Gaming With The Gods

At the end of the long series of temple gateways, visitors view in the distance three objects in an environment related to the Maya Ballgame. Visitors can play an Augmented Reality Ballgame. The Ball Game was part sport and part ritual —not unlike football or baseball today. Teams represented their cities as spectators cheered from the sides. Players wore padding to protect their knees, shins, and hands from being injured by the heavy ball.

Maya Politics

Moving into dramatically lit galleries, visitors will encounter the political issues at the height of the Maya civilization. This area also features Maya queens and other historical individuals, plus the conflict between the superpowers Tikal and Calakmu. Stela 31 is animated via projection mapping on its surface. Maya politics were subject to the same forces that countries face today. Cities grew into kingdoms that competed for resources. Some rulers formed strategic alliances, but others warred. Many cities fell. Two, in particular, rose to heights never before seen. And then an era ended.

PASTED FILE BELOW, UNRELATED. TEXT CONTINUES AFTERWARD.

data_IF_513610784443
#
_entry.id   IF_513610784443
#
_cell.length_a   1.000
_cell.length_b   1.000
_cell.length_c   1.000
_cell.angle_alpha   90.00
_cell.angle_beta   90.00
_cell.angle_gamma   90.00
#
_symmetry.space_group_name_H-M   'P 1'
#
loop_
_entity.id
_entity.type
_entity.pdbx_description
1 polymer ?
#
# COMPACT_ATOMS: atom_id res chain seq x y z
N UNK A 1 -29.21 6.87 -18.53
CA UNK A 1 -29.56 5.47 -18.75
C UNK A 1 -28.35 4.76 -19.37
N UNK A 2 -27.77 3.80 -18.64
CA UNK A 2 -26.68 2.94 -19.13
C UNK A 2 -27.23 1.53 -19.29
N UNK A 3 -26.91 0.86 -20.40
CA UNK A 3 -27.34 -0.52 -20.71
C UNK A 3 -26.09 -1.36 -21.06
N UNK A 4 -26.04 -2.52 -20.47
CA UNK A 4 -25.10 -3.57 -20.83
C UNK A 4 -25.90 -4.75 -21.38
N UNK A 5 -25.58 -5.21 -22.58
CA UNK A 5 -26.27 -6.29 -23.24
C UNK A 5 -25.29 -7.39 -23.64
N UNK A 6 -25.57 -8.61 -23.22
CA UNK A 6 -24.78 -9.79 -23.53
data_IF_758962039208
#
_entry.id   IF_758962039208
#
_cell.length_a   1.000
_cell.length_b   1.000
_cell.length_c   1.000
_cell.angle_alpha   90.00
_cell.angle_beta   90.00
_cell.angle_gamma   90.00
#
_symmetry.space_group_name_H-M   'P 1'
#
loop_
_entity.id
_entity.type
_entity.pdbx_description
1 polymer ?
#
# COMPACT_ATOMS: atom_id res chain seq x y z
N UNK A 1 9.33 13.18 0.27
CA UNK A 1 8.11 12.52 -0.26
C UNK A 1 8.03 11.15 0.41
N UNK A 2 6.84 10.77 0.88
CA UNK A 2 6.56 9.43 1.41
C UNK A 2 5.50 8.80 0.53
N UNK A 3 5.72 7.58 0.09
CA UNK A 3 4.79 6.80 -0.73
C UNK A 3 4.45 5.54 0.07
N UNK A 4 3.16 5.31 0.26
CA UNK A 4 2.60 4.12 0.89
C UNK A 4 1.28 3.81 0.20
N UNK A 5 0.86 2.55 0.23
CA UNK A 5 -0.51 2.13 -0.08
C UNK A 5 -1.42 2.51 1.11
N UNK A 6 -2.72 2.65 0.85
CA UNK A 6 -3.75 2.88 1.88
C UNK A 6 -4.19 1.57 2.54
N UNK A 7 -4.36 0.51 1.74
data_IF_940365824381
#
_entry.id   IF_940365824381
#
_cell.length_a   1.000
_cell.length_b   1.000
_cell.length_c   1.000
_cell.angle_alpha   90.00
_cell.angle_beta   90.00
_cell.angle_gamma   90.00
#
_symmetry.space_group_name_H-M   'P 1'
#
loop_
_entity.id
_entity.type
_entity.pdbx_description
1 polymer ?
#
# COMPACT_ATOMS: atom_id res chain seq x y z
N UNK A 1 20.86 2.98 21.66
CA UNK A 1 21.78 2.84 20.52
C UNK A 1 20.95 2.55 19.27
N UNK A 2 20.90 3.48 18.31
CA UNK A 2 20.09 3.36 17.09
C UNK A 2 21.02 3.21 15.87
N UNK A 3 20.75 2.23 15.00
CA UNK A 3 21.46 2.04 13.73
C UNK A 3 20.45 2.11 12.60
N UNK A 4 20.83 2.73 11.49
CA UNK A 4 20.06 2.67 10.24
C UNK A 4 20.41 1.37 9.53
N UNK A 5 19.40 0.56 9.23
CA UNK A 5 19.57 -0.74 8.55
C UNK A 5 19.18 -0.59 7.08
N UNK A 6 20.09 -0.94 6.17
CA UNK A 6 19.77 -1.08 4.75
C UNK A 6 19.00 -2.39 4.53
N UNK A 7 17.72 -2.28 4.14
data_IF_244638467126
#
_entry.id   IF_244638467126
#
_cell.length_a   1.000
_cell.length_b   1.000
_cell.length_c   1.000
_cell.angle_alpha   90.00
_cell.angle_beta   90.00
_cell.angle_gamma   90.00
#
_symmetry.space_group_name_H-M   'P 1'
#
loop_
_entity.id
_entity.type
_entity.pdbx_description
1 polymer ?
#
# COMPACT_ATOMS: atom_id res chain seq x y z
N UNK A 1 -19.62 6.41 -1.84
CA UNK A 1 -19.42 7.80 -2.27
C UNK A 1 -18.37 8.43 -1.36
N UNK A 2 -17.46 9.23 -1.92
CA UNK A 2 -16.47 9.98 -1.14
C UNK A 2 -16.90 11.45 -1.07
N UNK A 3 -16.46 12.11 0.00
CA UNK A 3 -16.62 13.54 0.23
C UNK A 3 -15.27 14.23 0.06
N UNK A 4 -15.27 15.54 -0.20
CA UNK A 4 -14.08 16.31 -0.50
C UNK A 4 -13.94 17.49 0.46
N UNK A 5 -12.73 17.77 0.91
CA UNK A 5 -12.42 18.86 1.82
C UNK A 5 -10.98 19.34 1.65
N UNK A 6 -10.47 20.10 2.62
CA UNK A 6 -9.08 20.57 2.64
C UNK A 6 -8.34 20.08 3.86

The Great Collapse

The transitional section features objects from the later stages of the Maya civilization before the Spanish conquest. Prolonged warfare destroyed a social structure that had been effective for millennia. The system of government, once so stable, began to fail. With the slaughter of royal dynasties, entire cities collapsed. Some kings survived, but the people questioned their power. After all, once god-like rulers could no longer even provide the basics of life. Around 800 AD, climate change brought long periods of drought. Farmers had no water for crops and the population, formerly so well-nourished, suffered famine. People migrated to more fertile lands and the jungle reclaimed those massive cities of stone.

The Big Transformation

The final exhibition section features objects from the Maya after the abandonment of their cities, experimenting with new forms of art and new materials. Although their cities were lost to the jungle, the Maya themselves did not disappear. Instead, they adapted to a new way of life in the highlands of Guatemala and the Yucatan peninsula. Here they prospered by trading peacefully and sharing the bounty.